With this year's ongoing El Niño event, parts of East Africa may be ripe for a potential outbreak of Rift Valley Fever. See how government agencies are using climate data to help predict, and hopefully prevent, an outbreak of this deadly mosquito-borne virus that affects both people and valuable livestock.
After a nightmare flood in 1997, Fort Collins, Colorado, stepped up efforts to improve resilience in the face of extreme events--efforts that will also serve the community well if climate change leads to heavier rainstorms.
Fish nursery. Bird sanctuary. Storm surge blocker. Maryland’s Blackwater Marsh Wildlife Refuge is all those things and more. And it could be completely underwater by the end of this century. A team of ecologists and climate experts is determined to find and conserve migration corridors for the critical wetland ecosystem.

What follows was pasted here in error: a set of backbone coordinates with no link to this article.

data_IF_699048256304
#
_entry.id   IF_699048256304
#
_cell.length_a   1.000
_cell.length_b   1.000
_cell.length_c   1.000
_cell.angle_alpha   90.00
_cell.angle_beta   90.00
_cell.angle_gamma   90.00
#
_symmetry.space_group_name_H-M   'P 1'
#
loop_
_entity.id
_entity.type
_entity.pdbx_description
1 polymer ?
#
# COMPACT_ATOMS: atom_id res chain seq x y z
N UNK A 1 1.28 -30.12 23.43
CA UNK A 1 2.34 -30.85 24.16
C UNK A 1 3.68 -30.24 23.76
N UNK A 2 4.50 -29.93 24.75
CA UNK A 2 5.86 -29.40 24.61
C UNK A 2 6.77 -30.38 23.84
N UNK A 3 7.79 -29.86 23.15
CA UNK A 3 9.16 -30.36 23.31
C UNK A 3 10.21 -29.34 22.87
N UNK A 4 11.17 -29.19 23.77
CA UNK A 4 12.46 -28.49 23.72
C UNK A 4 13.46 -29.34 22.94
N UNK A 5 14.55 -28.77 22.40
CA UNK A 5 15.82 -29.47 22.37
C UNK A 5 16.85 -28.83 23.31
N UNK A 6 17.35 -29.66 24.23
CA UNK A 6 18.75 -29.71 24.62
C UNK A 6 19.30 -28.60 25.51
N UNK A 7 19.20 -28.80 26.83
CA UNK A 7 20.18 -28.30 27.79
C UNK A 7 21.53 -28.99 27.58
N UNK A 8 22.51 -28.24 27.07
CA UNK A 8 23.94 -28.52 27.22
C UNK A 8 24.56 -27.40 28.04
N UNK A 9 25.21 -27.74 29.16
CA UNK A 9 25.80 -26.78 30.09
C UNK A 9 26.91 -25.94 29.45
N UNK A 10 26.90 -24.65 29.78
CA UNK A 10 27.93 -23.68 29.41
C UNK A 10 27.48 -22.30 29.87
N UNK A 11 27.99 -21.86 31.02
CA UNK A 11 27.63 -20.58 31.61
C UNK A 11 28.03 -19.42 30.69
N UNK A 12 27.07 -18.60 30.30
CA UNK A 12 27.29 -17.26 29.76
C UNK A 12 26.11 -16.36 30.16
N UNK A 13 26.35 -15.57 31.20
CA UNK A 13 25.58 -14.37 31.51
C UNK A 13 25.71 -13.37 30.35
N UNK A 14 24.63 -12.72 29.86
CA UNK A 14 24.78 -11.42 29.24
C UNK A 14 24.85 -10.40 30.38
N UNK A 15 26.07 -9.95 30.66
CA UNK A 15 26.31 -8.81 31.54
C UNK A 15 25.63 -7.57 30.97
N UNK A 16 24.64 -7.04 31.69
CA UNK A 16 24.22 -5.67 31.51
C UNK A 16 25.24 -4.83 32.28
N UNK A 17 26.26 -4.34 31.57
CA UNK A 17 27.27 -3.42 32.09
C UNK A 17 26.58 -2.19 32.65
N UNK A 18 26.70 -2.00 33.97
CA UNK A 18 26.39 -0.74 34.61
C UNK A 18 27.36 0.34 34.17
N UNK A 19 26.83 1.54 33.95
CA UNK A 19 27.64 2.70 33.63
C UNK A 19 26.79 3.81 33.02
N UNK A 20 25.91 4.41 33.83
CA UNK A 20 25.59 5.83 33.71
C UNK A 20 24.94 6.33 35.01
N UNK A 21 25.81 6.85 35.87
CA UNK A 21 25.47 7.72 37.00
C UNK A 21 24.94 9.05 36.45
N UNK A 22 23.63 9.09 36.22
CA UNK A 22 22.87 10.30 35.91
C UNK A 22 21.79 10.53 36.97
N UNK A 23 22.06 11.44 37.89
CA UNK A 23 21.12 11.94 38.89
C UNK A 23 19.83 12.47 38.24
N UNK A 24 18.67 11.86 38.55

Despite uncertainties around future precipitation change, it is clear that as temperatures rise in Colorado, the state is expected to face significant challenges to managing water resources, according to a new report.
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If mid-century projections of sea level rise prove true for New York City, four times as many people may be living in the 100-year floodplain than were previously estimated based only on observed changes.
Working with private companies, the U.S. Department of Agriculture’s Risk Management Agency uses precipitation data from NOAA’s Climate Prediction Center as part of an insurance program for ranchers and those who grow hay or other livestock forage. This video describes how it works.
According to the 2009 National Climate Assessment, heavy downpours have increased in frequency and intensity during the last 50 years. Models predict that downpours will become still more more frequent and intense as greenhouse gas emissions and the planet’s temperature continue to rise.